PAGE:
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Comparison between Stress-Strain Plots Obtained from Indentation Plastometry, Based on Residual Indent Profiles, and from Uniaxial Testing

38 Pages Posted: 13 Dec 2018 First Look: Under Review

See all articles by JE Campbell

JE Campbell

University of Cambridge - Department of Materials Science and Metallurgy

J. Dean

University of Cambridge - Department of Materials Science and Metallurgy

RP Thompson

University of Cambridge - Department of Materials Science and Metallurgy

TW Clyne

University of Cambridge - Department of Materials Science and Metallurgy

Abstract

This paper is focused on comparisons between stress-strain plots from conventional uniaxial (tensile or compressive) testing and those obtained from indentation experiments, via iterative FEM modeling of the process in which the plasticity is represented using a constitutive law. Both Ludwik-Hollomon and Voce equations are used in the current work. Advantages of a spherical indenter shape, and of using the residual indent profile as the main experimental outcome, are highlighted. It is shown via detailed study of two different materials, with low and high work hardening rates, that the methodology (here termed indentation plastometry) can be used to obtain (nominal) tensile stress-strain curves, which incorporate the onset of necking and the ultimate tensile strength. High levels of fidelity are observed between these and corresponding plots obtained by conventional tensile testing. It is noted that, while there is also excellent consistency with the outcomes of uniaxial compression tests, the latter inevitably involve some experimental complications that are best avoided. It is concluded that indentation plastometry has the potential to become a mainstream testing methodology in the near future.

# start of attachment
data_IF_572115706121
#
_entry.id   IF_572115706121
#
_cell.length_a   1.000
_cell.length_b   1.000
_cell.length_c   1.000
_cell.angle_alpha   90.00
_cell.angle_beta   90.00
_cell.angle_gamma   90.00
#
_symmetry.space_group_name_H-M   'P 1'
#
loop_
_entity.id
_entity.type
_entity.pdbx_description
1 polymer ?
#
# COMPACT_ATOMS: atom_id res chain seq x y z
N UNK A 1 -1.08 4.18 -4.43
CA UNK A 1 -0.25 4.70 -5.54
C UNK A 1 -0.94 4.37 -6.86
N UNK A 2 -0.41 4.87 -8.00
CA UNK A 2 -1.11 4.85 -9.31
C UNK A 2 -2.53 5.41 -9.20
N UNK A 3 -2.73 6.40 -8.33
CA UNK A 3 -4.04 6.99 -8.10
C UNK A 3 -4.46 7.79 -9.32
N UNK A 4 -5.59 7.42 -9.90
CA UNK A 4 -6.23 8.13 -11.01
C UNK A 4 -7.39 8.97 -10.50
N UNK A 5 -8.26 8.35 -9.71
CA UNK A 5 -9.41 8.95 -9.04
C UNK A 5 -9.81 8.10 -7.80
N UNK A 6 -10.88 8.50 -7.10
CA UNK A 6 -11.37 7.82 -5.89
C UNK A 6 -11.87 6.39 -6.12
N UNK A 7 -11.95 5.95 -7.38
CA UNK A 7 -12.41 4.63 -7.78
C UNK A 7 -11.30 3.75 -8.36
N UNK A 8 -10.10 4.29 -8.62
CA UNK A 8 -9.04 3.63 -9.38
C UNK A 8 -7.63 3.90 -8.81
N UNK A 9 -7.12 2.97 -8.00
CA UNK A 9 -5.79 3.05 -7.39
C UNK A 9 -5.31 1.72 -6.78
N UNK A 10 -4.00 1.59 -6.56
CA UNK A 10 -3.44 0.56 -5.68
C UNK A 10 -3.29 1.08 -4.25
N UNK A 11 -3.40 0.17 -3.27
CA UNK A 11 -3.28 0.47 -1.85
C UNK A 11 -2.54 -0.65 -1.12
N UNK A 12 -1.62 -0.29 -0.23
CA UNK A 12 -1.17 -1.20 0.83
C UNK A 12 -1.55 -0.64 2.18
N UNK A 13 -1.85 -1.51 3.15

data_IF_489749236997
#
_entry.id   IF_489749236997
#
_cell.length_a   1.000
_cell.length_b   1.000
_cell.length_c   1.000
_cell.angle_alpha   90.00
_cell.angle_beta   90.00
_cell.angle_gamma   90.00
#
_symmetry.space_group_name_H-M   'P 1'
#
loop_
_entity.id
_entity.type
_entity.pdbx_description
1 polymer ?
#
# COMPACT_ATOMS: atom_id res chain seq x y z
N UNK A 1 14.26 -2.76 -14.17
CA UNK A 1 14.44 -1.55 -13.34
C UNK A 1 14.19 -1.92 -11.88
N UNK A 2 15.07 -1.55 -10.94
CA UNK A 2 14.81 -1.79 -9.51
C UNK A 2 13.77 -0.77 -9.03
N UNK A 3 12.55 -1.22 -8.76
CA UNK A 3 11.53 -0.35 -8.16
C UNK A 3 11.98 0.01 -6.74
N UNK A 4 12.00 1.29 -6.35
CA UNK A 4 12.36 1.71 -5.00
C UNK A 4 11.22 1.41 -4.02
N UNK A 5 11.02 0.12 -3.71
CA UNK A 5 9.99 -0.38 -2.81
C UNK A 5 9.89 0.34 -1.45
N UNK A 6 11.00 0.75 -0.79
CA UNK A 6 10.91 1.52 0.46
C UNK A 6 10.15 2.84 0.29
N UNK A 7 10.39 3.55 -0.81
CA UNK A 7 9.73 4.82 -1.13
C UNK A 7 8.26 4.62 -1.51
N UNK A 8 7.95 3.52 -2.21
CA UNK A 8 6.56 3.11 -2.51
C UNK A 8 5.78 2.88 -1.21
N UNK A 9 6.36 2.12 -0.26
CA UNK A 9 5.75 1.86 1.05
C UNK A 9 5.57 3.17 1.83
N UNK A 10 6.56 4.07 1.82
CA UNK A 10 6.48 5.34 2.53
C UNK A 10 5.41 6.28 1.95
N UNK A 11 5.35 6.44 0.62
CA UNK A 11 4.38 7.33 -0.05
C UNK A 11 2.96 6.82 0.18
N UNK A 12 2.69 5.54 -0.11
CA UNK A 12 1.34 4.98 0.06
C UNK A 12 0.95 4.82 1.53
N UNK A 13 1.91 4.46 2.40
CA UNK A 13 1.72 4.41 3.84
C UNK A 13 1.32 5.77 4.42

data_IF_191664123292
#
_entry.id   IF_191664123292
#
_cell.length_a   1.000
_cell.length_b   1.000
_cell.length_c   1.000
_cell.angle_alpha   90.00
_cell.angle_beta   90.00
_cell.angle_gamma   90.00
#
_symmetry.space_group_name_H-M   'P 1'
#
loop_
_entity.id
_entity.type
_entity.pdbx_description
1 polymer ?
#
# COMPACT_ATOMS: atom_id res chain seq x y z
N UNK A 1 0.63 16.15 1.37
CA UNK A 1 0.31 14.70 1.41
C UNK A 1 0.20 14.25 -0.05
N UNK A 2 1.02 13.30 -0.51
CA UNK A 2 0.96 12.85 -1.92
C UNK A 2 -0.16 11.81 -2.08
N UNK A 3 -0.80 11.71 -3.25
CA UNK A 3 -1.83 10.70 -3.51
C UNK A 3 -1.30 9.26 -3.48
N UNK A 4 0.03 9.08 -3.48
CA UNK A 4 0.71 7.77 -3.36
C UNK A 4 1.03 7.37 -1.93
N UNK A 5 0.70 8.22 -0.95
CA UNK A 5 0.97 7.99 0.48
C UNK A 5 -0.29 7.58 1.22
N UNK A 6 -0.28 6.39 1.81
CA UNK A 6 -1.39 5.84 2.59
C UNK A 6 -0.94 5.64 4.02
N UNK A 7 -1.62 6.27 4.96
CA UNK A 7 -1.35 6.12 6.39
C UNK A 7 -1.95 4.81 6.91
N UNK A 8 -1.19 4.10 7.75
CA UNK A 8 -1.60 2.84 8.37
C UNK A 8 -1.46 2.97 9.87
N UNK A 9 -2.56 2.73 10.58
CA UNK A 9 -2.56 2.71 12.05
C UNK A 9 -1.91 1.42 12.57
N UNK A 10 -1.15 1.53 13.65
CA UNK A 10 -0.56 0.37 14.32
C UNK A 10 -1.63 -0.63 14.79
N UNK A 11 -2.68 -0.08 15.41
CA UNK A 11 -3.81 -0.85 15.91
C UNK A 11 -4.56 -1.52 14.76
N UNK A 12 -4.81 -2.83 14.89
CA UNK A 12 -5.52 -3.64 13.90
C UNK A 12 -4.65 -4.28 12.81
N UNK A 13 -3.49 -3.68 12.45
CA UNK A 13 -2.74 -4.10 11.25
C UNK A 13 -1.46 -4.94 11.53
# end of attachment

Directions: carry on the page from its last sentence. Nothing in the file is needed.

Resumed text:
Keywords: Indentation, inverse FEM, profilometry, residual indent profiles

Suggested Citation

Campbell, JE and Dean, J. and Thompson, RP and Clyne, TW, Comparison between Stress-Strain Plots Obtained from Indentation Plastometry, Based on Residual Indent Profiles, and from Uniaxial Testing (December 13, 2018). Available at SSRN: https://ssrn.com/abstract=3300693 or http://dx.doi.org/10.2139/ssrn.3300693

JE Campbell (Contact Author)

University of Cambridge - Department of Materials Science and Metallurgy

Trinity Ln
Cambridge, CB2 1TN
United Kingdom

J. Dean

University of Cambridge - Department of Materials Science and Metallurgy

Trinity Ln
Cambridge, CB2 1TN
United Kingdom

RP Thompson

University of Cambridge - Department of Materials Science and Metallurgy

Trinity Ln
Cambridge, CB2 1TN
United Kingdom

TW Clyne

University of Cambridge - Department of Materials Science and Metallurgy ( email )

Trinity Ln
Cambridge, CB2 1TN
United Kingdom

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